European markets decline as fears of recession intensify

Wall Street stocks also trade lower, with tech stocks among the fallers

European shares dropped on Wednesday, snapping a three-day rally, as investors tempered expectations of central banks toning down their hawkish stance on inflation with declining business activity in the region fuelling fears of an economic downturn.

Employment data from the US did little to allay jitters about rate hikes. US private employers stepped up hiring in September, while the Institute for Supply Management’s services industry employment gauge also shot up, suggesting strong labour demand.


The Iseq fell 2.2 per cent, losing ground after a 5.5 per cent gain in the previous trading session, as many of its key stocks slipped. Packaging company Smurfit Kappa fell 5.1 per cent to €29.40, while Bank of Ireland declined 2.4 per cent to €7.15 and building materials giant CRH ended 1.5 per cent lower at €34.58. Kingspan, which had climbed more than 5 per cent on Tuesday, erased those gains in Wednesday’s session, declining 6.75 per cent to €47.67.

Ryanair finished in positive territory, nudging up 0.2 per cent to €11.08, while AIB also advanced 0.45 per cent to €2.70.



The export-oriented FTSE 100 ended 0.5 per cent lower, while the more domestically-oriented FTSE 250 closed 1.5 per cent down. Weighing the most on the FTSE 100 was the financial sector, which slipped 1.5 per cent, while precious metal miners dropped 2.2 per cent.

Data for September showed Britain’s private-sector economy suffered the sharpest contraction in activity since a Covid lockdown early last year, underlining the challenge facing prime minister Liz Truss.

Tesco fell 4.1 per cent after Britain’s biggest retailer forecast full-year profit at the lower end of its previous estimate. Rival Ocado’s shares slumped 10 per cent, while the wider retailer sector dipped 3.6 per cent on the news, which fanned worries of a worsening cost-of-living crisis.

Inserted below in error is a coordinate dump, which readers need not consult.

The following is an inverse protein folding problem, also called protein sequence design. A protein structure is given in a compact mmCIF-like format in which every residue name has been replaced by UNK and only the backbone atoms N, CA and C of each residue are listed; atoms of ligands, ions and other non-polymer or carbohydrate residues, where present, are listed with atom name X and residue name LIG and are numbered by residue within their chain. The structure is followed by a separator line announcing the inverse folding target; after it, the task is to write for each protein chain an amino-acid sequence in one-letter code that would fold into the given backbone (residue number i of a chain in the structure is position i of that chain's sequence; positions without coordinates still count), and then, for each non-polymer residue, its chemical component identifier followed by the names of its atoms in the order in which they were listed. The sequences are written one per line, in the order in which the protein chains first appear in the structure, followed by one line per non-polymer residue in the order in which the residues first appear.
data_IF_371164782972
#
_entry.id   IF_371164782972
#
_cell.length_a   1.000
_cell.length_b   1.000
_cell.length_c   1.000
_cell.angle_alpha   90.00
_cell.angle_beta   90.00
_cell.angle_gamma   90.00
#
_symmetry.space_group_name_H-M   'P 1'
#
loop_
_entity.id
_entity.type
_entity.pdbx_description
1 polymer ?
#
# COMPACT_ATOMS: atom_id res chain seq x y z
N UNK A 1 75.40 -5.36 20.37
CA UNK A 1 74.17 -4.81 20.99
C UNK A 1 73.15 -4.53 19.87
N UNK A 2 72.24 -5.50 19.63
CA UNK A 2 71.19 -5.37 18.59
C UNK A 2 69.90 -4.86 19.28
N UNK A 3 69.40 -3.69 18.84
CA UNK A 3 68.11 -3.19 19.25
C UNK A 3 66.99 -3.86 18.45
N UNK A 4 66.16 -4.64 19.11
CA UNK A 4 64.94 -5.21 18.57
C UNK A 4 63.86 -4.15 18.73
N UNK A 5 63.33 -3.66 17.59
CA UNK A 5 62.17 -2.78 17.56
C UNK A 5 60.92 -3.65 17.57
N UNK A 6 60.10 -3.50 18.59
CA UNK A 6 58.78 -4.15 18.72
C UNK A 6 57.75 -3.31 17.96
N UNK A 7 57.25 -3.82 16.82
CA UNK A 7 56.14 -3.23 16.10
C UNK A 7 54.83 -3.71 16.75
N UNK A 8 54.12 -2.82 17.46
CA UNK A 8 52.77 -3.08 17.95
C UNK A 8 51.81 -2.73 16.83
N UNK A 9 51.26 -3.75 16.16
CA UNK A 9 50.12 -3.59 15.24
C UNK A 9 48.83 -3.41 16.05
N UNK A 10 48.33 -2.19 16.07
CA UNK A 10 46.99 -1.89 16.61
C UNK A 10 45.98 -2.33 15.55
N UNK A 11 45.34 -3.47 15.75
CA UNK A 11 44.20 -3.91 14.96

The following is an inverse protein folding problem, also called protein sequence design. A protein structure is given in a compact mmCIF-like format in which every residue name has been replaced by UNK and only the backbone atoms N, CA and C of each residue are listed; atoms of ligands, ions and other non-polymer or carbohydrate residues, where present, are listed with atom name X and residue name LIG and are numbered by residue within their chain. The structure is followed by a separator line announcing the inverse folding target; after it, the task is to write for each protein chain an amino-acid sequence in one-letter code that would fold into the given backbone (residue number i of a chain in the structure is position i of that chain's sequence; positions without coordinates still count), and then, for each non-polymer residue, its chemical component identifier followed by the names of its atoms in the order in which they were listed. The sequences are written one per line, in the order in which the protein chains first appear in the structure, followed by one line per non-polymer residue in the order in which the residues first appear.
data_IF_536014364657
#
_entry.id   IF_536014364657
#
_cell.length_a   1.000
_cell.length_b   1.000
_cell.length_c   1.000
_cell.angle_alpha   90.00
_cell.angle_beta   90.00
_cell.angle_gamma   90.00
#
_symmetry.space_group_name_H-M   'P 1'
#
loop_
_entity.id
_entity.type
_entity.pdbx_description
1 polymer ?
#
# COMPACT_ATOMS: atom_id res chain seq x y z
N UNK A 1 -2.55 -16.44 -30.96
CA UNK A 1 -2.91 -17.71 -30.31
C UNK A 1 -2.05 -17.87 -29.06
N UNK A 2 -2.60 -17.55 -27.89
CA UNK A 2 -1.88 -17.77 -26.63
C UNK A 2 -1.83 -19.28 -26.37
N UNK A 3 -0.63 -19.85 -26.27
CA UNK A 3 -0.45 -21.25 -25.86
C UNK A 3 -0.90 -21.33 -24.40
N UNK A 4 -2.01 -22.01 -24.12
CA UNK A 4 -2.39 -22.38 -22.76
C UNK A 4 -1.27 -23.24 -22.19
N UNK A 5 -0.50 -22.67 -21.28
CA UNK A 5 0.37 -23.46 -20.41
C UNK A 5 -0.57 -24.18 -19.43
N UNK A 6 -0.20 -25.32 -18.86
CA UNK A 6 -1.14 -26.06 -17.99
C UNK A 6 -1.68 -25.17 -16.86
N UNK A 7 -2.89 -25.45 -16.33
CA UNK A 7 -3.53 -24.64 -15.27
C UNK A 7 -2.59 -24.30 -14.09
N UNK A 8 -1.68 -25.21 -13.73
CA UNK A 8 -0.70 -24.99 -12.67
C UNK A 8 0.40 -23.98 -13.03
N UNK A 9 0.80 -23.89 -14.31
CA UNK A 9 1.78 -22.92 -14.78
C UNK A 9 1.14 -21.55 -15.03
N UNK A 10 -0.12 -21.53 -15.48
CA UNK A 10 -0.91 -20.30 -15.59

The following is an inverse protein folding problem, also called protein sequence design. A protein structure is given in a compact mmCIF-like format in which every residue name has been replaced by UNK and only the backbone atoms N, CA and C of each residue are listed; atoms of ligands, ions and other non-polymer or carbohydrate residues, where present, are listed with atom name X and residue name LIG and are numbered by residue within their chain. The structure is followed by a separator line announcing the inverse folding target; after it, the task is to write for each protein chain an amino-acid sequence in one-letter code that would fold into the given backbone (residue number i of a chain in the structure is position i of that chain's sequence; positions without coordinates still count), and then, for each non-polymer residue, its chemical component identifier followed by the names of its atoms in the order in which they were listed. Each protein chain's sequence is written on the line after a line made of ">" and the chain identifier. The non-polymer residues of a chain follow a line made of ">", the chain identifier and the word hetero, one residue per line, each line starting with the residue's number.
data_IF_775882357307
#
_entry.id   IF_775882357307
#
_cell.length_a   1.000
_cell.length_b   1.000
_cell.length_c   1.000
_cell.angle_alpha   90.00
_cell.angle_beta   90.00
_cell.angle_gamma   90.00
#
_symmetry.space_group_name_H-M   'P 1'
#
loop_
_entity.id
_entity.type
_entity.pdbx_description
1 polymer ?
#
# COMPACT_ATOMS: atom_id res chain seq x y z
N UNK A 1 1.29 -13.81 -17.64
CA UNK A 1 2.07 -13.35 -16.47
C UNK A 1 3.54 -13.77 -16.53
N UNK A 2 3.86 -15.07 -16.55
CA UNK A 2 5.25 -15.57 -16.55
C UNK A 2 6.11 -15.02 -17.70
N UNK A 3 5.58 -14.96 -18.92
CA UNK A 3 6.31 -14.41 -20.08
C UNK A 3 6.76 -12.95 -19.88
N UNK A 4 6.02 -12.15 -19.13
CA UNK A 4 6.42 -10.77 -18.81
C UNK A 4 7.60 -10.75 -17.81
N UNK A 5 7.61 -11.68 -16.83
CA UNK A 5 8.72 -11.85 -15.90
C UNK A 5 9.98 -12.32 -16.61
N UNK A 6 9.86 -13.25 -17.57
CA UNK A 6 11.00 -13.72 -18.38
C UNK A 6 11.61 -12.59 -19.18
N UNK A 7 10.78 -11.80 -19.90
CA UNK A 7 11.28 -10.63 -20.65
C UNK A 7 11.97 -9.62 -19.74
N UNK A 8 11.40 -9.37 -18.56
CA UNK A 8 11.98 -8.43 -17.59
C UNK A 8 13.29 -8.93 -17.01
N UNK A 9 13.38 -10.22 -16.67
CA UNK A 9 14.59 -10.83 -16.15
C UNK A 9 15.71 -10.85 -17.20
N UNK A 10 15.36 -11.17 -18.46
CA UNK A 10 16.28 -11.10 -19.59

Shares of Hill & Smith rose 4.4 per cent after the infrastructure products maker bought US-based construction equipment manufacturer National Signal.


After rallying more than 5 per cent in the previous three sessions, the pan-European STOXX 600 index was down 1 per cent as a sharp rate hike from New Zealand’s central bank on Wednesday jolted investors and weighed on risk sentiment.

The index had logged its best one-day performance since mid-March on Tuesday after weaker US manufacturing data, shrinking US job openings and a smaller-than-expected rate hike from the Reserve Bank of Australia spurred hopes that central banks globally could shift to less-aggressive rate hikes in future.

In Frankfurt, the Dax slipped 1.2 per cent, while in Paris the Cac 40 slid 0.9 per cent as the latest data showed euro zone business activity contracted for a third month in September, dashing any hopes the currency union will avoid recession.

Nearly all STOXX 600′s sectoral indexes fell, led by real estate stocks and retailers. Telecom stocks and banks fell 2.2 per cent and 2.1 per cent respectively. Among individual stocks, shares of Bachem Holding gained 2.2 per cent as the biotech supplier floated plans to build a third site in Switzerland.


Wall Street fell in the first half of trading as a two-day rally in US stocks was cut short by rising Treasury yields after data showed firm demand in labour market despite rising interest rates.

Rate-sensitive technology and related stocks like Nvidia, Amazon, Apple and Alphabet fell between 1.3 per cent and 2.8 per cent.

Energy stocks were the sole gainer, up 1.5 per cent after OPEC+ agreed its deepest cuts to oil production since the 2020 Covid pandemic, curbing supply in an already tight market.

Twitter lost momentum in line with its peers, a day after surging 22 per cent after billionaire Elon Musk decided to proceed with his original $44-billion bid to take the social media company private. , the electric-car maker headed by Musk, slid 6.1 per cent.

Additional reporting: Reuters

Laura Slattery

Laura Slattery

Laura Slattery is an Irish Times journalist writing about media, advertising and other business topics